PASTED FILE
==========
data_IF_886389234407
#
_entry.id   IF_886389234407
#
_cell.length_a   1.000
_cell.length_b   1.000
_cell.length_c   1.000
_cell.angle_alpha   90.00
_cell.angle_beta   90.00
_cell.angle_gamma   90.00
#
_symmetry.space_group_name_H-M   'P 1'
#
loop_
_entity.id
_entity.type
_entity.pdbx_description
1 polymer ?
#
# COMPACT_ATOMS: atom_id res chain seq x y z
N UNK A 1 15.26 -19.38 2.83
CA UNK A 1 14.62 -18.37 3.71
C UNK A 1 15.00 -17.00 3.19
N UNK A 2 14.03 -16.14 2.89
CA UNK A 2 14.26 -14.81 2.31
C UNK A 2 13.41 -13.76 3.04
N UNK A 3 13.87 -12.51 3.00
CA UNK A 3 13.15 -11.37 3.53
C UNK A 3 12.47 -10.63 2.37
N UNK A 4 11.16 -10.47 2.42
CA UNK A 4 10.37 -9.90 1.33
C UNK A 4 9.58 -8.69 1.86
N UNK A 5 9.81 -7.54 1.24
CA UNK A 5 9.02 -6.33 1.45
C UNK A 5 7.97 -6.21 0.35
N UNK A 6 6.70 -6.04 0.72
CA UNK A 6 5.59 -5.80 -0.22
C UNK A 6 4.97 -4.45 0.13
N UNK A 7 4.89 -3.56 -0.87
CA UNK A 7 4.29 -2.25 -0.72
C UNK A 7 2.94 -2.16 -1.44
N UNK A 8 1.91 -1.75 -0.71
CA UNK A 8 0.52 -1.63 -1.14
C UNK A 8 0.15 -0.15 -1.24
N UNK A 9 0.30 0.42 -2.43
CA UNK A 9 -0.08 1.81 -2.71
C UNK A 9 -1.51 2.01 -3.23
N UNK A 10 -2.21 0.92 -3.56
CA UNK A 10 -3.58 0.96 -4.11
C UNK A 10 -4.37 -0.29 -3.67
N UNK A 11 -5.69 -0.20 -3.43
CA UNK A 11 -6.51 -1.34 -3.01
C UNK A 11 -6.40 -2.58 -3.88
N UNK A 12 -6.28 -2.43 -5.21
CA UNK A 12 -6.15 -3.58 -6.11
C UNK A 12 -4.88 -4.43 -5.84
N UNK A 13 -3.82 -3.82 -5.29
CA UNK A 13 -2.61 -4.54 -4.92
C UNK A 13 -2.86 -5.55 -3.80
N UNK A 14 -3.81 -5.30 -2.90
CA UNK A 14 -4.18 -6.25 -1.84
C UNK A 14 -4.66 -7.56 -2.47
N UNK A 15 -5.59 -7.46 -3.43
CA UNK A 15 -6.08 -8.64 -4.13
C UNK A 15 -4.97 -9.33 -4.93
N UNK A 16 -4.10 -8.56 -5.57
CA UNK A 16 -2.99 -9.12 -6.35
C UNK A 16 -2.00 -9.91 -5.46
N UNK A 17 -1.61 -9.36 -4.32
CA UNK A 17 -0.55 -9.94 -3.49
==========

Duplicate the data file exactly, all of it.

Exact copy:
data_IF_886389234407
#
_entry.id   IF_886389234407
#
_cell.length_a   1.000
_cell.length_b   1.000
_cell.length_c   1.000
_cell.angle_alpha   90.00
_cell.angle_beta   90.00
_cell.angle_gamma   90.00
#
_symmetry.space_group_name_H-M   'P 1'
#
loop_
_entity.id
_entity.type
_entity.pdbx_description
1 polymer ?
#
# COMPACT_ATOMS: atom_id res chain seq x y z
N UNK A 1 15.26 -19.38 2.83
CA UNK A 1 14.62 -18.37 3.71
C UNK A 1 15.00 -17.00 3.19
N UNK A 2 14.03 -16.14 2.89
CA UNK A 2 14.26 -14.81 2.31
C UNK A 2 13.41 -13.76 3.04
N UNK A 3 13.87 -12.51 3.00
CA UNK A 3 13.15 -11.37 3.53
C UNK A 3 12.47 -10.63 2.37
N UNK A 4 11.16 -10.47 2.42
CA UNK A 4 10.37 -9.90 1.33
C UNK A 4 9.58 -8.69 1.86
N UNK A 5 9.81 -7.54 1.24
CA UNK A 5 9.02 -6.33 1.45
C UNK A 5 7.97 -6.21 0.35
N UNK A 6 6.70 -6.04 0.72
CA UNK A 6 5.59 -5.80 -0.22
C UNK A 6 4.97 -4.45 0.13
N UNK A 7 4.89 -3.56 -0.87
CA UNK A 7 4.29 -2.25 -0.72
C UNK A 7 2.94 -2.16 -1.44
N UNK A 8 1.91 -1.75 -0.71
CA UNK A 8 0.52 -1.63 -1.14
C UNK A 8 0.15 -0.15 -1.24
N UNK A 9 0.30 0.42 -2.43
CA UNK A 9 -0.08 1.81 -2.71
C UNK A 9 -1.51 2.01 -3.23
N UNK A 10 -2.21 0.92 -3.56
CA UNK A 10 -3.58 0.96 -4.11
C UNK A 10 -4.37 -0.29 -3.67
N UNK A 11 -5.69 -0.20 -3.43
CA UNK A 11 -6.51 -1.34 -3.01
C UNK A 11 -6.40 -2.58 -3.88
N UNK A 12 -6.28 -2.43 -5.21
CA UNK A 12 -6.15 -3.58 -6.11
C UNK A 12 -4.88 -4.43 -5.84
N UNK A 13 -3.82 -3.82 -5.29
CA UNK A 13 -2.61 -4.54 -4.92
C UNK A 13 -2.86 -5.55 -3.80
N UNK A 14 -3.81 -5.30 -2.90
CA UNK A 14 -4.18 -6.25 -1.84
C UNK A 14 -4.66 -7.56 -2.47
N UNK A 15 -5.59 -7.46 -3.43
CA UNK A 15 -6.08 -8.64 -4.13
C UNK A 15 -4.97 -9.33 -4.93
N UNK A 16 -4.10 -8.56 -5.57
CA UNK A 16 -2.99 -9.12 -6.35
C UNK A 16 -2.00 -9.91 -5.46
N UNK A 17 -1.61 -9.36 -4.32
CA UNK A 17 -0.55 -9.94 -3.49